I was going to call it “____”-ville, I just didn’t know what the first part would be. When I had to save the OAR from SoaS the first time, I had to call it something I’d remember in case I didn’t get back to it for a few months (which is exactly what happened). The name Dankoville already existed as a website. I established it in 2010 when Danko started his new approach to Second Life and began living in the 1870s and writing his blog from Winterfell. I planned to have the website as a place to write about Danko’s former life on the SL Mainland in the 21st century. I had lots of photos and I wanted to show off my former towns. I didn’t know what to call the website but I picked up on a comment a friend had made. We were talking once when I was getting ready to start a new town on the Mainland and I was not sure yet what the new town would be like. Robyn had lived in two of my towns and really liked the feel of them. She said, “Whatever you do with it, I’m sure it will have that ‘Dankoville” feel to it.” I liked that. So I used it for the name of the website figuring it was an umbrella title under which I could feature pictures and articles about all my former towns. My portfolio, I guess. But I became so immersed in Danko’s new life and story that I never got to it, so the Dankoville website on Weebly just sat there as one page with links to my blogs.

So the name Dankoville was never going to be used for an actual town or region, much less a grid. It was a description of a style of place… that became the name of a website that was never used… that became a file name for a very small sim.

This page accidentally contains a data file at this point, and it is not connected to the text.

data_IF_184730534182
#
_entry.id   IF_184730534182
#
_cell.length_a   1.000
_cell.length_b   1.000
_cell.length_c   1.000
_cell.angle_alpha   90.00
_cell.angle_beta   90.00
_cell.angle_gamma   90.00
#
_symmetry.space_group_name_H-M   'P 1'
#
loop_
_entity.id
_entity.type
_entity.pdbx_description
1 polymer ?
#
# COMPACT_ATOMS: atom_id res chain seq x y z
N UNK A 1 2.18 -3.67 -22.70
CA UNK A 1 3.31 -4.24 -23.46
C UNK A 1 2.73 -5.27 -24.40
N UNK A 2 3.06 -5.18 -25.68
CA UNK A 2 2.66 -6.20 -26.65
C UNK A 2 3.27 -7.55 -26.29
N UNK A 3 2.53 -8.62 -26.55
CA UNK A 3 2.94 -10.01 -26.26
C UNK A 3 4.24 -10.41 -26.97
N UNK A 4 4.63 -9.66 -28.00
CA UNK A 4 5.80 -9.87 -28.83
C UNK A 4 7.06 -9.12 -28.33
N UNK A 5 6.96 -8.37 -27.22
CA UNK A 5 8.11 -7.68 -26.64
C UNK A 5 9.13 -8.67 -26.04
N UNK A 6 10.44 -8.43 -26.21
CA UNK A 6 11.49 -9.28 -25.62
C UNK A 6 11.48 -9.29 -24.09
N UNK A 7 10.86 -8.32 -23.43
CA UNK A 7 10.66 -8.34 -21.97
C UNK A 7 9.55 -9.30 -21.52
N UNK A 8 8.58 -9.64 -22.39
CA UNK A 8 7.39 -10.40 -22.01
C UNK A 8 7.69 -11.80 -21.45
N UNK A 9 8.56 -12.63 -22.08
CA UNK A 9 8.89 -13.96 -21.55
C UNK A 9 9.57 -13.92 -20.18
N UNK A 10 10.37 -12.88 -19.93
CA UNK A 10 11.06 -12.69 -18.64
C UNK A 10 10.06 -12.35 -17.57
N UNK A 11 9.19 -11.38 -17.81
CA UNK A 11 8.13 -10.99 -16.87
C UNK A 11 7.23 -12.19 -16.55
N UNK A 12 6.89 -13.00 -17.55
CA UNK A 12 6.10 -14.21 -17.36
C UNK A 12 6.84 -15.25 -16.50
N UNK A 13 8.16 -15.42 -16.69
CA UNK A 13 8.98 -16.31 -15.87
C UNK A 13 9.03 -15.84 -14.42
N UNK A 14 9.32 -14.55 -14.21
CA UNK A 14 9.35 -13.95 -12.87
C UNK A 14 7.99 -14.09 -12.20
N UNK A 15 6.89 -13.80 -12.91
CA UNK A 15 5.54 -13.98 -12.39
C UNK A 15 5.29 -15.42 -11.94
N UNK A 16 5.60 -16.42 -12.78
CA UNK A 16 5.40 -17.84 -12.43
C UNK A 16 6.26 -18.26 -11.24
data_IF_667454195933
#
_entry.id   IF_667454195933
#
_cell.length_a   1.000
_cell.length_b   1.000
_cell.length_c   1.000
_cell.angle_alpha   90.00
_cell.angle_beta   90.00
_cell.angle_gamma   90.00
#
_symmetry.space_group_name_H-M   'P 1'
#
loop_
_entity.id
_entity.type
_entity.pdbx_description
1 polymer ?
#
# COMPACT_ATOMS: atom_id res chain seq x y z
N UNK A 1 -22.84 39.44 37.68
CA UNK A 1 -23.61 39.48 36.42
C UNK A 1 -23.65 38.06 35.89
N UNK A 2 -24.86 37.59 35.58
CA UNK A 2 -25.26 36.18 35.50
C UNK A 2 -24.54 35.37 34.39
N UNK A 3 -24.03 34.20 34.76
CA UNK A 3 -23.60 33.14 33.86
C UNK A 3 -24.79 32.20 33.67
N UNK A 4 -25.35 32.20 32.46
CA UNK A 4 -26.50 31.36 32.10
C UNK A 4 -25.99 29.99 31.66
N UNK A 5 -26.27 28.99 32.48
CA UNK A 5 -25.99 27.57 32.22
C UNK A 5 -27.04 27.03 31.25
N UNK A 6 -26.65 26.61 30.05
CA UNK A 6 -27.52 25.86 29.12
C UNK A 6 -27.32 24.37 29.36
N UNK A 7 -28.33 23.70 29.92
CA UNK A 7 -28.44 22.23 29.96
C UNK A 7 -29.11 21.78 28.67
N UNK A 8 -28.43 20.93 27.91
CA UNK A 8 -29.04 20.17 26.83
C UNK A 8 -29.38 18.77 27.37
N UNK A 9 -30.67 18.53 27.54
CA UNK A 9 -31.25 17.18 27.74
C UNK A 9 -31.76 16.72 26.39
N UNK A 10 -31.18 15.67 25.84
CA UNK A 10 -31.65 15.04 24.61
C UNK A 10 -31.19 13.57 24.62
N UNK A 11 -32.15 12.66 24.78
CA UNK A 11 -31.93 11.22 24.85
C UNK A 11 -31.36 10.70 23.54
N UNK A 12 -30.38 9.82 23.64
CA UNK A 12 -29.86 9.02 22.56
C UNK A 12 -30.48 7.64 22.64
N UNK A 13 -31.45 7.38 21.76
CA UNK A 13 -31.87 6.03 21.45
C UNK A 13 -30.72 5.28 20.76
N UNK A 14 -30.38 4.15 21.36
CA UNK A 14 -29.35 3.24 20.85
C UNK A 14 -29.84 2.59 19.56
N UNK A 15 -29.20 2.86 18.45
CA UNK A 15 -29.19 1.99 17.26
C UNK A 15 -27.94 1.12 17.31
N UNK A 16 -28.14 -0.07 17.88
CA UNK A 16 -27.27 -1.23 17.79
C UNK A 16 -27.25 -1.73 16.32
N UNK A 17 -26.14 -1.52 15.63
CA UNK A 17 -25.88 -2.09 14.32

Now it was the name of my grid. And that region in the SW corner of my 3×3 had cornfields in it. And a suburban house for the modern farm family. And a barn. And one shop and the start of a gas station build where two highways came together.

Hey, this town could be where Uncle Manuel’s farm is…

All sorts of story ideas were going through my head as I sat at my computer staring at the map of my new world. In the past, Danko’s relatives wrote to him from the farm or even came to Winterfell to visit. But he couldn’t go to them because of my approach in writing about places I and my readers could actually visit. But now…he could go home again!

The Dankoville grid has evolved from there. I wanted the new concept for the town of Dankoville to be a small but central area with farms in the surrounding countryside, the neighboring regions. Because on the grid Dankoville would be adjacent to ocean, I decided Danko, me and you would all have to imagine that there was no ocean there, it was just more farm fields, as far as the eye could see. That’s why the highway runs to the region border, It doesn’t stop there, it goes on forever. Or at least to California.